Friday, July 20, 2012

The Dark Knight Rises (Movie Review)

"The Dark Knight Rises" takes place eight years after "The Dark Knight". Gotham is doing much better than it was and Bruce Wayne has effectively retired from being Batman. But when a dangerous mercenary leader named Bane threatens the safety of Gotham, Bruce Wayne has to find the dormant strength to once again confront and stop evil.

I have to warn you that this review may sound more negative than my final score reflects. The reason is that the numerous things The Dark Knight Rises does well were also done in the two previous Batman films, and so don't require as much comment here.

The cast is wonderful and performances are great without exception. Returning actors bring the same humanity to their roles as they did in the past, and Michael Caine delivers his most sympathetic, heart-wrenching performance yet as the loving and loyal Alfred Pennyworth.

Newcomers also bring great things to the table. Anne Hathaway surprised me by portraying a Catwoman that can believably take on beefy bad guys, thanks in large part to using her body weight as leverage in acrobatic combat. She also displays levels of complexity in her character that make her engaging and sometimes unpredictable.

Tom Hardy does a fine job as Bane, delivering dialogue with a nice range of expression, even though director Christopher Nolan strangely likes to make dialogue difficult to hear clearly at times. (An odd factor in all three of his Batman movies.) Despite the mask, Hardy is still able to create an interesting character.

In general, the greatest strength of the film is its drama. These characters and their stories and motivations are captivating and easy to invest in. I would love to see Christopher Nolan produce a weekly TV series called "Gotham City", a crime drama about Gotham and the people living there. Instead, Nolan chose to make this movie. Which brings me to my chief complaint.

This is not a "Batman movie". It's a movie about Gotham and some of the key people who live there. I walked into the theater still wondering why The Joker had to be left out of the movie. I left the theater wondering why Batman was left out of the movie.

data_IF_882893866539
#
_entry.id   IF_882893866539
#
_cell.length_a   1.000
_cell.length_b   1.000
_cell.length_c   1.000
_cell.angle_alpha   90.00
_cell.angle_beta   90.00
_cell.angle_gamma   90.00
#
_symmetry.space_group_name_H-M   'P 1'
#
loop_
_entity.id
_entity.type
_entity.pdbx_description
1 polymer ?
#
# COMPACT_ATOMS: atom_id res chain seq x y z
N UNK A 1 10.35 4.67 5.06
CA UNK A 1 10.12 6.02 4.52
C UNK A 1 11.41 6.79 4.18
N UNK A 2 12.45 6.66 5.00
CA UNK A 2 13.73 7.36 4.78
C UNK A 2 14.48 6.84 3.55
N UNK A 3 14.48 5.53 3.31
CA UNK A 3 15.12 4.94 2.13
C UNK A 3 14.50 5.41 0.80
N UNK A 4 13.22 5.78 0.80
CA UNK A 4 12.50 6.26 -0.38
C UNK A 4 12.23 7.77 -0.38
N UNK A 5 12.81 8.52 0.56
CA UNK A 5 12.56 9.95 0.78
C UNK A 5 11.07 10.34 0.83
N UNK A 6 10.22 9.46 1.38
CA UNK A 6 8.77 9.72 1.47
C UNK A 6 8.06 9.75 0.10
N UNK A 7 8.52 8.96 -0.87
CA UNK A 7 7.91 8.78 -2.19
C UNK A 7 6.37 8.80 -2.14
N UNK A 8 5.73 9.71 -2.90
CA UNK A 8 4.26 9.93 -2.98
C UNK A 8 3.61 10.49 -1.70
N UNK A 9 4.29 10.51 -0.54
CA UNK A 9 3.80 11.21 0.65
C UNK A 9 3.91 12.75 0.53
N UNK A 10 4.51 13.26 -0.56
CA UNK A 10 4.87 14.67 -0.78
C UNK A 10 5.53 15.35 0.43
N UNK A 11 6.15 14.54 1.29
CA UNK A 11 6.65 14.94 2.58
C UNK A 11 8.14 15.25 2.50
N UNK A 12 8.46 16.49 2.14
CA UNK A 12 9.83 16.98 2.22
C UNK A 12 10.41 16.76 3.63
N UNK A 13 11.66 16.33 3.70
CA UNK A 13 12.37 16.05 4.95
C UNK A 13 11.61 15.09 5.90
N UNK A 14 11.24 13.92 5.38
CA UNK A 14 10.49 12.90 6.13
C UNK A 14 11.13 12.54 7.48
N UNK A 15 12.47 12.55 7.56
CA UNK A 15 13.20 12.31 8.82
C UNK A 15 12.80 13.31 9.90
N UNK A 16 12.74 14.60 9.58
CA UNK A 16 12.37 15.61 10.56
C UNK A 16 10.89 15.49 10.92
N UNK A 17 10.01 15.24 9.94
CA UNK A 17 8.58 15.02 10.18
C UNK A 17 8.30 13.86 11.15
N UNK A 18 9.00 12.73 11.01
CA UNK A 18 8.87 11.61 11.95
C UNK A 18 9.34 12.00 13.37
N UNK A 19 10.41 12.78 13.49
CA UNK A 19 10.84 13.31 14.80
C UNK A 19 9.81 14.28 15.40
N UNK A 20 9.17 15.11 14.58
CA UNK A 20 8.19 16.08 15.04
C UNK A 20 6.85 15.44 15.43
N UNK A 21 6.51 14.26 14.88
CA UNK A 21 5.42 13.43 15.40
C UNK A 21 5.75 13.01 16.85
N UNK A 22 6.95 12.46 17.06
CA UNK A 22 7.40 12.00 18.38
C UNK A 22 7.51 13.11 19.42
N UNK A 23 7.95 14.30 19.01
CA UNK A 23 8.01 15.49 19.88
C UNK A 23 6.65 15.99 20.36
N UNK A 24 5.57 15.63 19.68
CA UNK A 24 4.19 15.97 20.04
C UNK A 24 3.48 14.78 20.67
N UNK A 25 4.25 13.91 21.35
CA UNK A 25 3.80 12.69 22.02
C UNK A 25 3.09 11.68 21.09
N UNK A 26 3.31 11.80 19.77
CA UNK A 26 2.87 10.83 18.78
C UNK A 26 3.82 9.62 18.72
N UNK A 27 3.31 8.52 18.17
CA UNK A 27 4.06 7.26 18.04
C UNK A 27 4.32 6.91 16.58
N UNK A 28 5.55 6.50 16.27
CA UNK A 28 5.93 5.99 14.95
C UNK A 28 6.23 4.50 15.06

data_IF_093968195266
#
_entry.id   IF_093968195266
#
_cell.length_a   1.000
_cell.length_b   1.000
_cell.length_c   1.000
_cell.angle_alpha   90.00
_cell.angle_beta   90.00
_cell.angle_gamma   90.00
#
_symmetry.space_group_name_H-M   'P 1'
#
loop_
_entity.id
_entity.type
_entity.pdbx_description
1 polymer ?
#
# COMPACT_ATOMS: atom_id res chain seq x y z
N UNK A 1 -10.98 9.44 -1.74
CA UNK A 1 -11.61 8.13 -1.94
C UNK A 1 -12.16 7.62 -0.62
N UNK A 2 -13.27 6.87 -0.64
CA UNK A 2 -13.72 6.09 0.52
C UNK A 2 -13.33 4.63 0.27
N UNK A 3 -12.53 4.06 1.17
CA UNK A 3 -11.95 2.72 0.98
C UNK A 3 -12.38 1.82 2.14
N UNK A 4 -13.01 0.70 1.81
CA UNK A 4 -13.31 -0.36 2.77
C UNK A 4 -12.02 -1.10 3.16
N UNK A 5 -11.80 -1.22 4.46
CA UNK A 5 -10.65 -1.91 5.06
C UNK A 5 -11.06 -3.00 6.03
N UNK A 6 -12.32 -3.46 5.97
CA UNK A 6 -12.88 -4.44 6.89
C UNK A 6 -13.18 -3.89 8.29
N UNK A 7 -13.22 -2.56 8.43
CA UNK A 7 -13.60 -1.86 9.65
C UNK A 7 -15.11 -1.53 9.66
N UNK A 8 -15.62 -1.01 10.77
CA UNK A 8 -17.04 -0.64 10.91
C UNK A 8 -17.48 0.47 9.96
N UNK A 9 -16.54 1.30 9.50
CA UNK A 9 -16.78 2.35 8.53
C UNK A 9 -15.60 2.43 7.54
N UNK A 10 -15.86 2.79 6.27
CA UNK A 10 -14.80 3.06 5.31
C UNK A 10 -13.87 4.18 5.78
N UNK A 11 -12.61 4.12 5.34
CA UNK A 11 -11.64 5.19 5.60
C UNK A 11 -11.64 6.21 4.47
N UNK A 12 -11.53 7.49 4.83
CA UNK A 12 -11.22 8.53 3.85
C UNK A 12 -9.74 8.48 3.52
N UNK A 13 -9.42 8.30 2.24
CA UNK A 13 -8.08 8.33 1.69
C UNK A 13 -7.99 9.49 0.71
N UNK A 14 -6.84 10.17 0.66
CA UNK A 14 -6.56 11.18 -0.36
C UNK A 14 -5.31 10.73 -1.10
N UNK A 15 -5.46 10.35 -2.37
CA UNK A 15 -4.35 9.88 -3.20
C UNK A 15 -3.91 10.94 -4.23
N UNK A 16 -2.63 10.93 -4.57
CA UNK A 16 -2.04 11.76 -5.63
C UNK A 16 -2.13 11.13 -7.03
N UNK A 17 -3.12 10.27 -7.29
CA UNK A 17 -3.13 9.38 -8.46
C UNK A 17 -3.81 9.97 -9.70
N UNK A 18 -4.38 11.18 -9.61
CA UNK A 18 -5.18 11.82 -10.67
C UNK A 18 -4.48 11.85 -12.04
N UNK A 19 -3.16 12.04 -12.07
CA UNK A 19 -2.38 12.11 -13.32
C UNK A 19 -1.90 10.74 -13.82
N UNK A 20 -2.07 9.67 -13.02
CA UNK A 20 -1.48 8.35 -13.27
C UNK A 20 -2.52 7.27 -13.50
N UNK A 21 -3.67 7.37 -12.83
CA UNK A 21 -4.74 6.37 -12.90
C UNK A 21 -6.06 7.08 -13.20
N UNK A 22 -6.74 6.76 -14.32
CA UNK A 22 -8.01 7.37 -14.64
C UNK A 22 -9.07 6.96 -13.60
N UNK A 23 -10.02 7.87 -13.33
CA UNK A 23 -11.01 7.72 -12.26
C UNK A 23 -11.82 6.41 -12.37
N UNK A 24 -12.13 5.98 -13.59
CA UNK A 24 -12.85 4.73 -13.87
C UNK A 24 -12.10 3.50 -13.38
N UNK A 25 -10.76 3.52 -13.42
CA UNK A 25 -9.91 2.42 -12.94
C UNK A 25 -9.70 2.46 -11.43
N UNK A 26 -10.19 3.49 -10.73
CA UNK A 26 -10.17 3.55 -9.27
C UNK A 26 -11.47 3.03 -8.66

Bruce Wayne does not appear onscreen as Batman until 60 minutes into the movie. (Forgivable in an "origin story". Not good for the climax of a superhero trilogy.) He then has two or three relatively short scenes as Batman over the next 60 minutes. It isn't until about the last 45 minutes that we stop seeing Christian Bale as Bruce Wayne and start seeing him as Batman regularly. And even during the last 45 minutes, Batman doesn't really shine in the way he should after the movie spends so much time hammering Bruce Wayne into the ground.

In this movie, Batman relies on his gadgets when I wanted to see him being physical, and brawling when I thought he should be using gadgets. In his last fight with Bane I kept asking myself why he wasn't using those razors that shoot out of his gauntlets, as we saw in his final fight with the Joker in "The Dark Knight". And the climax involves him leaning too heavily on his flying vehicle for my taste. Lots of people could fly that vehicle. For me, Batman action scenes mean more "cape and cowl" activity and outsmarting the bad guys with ingenious foresight. Very little of either in this movie, relative to the nearly three hour run time.

Batman Begins had to grow on me. I wasn't expecting it to be as grounded as it was. The Dark Knight had to grow on me some, too, but not near as much. The Dark Knight Rises likely will not improve as much with age for me. It just strays too far from Batman for too long. Including a final fate for Bruce Wayne that, while cathartic, is very out of character with the Batman of the comics. The time spent straying from Batman is well done and still good movie making in general, but seeing a great drama that was marketed as a comedy will still be disappointing if you were expecting two hours of laughs.

The movie also lacks some of the focus of the previous two films and doesn't always make sense. We're to understand that Bruce Wayne's entire body is a wreck from years of being Batman. But after putting on a leg brace he's back to swooping down from above and traversing the field of battle with supernatural ease.

In another scene, Jonathan Crane (The Scarecrow) makes a cameo, but doesn't behave at all according to his previously established character or scarecrow persona.

Although the film does very well within the limitations needlessly imposed on itself, I still sensed that the entire experience was "plan B". I believe a more satisfying climax to the trilogy would have featured the Joker or at least Two Face. (Batman survived that fall and was jogging away soon after. Why couldn't Two Face have pulled through in critical condition and been kept hidden away somewhere as part of Jim Gordan's lie?) Chris Nolan squeezed nearly all the potential he could out of Bane's character, but Bane just isn't near the catalyst for storytelling that The Joker or Two Face are.

There are a number of scattered themes worth talking about in this movie. Lying, self-sacrifice, human depravity, and probably a few more that don't come to mind. But none of these themes were consistently given enough of the spotlight to stay with me beyond the scenes in which they were present.

"The Dark Knight Rises" is a very good film, and the drama and story alone may make it a great one for you. But if you are hoping for a "Batman movie" to close out a "Batman trilogy", prepare for this one to fall short of its potential in noticeable ways.

Rated PG-13 for intense sequences of violence and action, some sensuality and language

Quality: 8.5/10

Relevance: 6.0/10

Listen to this review this weekend on The Spirit Blade Underground Podcast!

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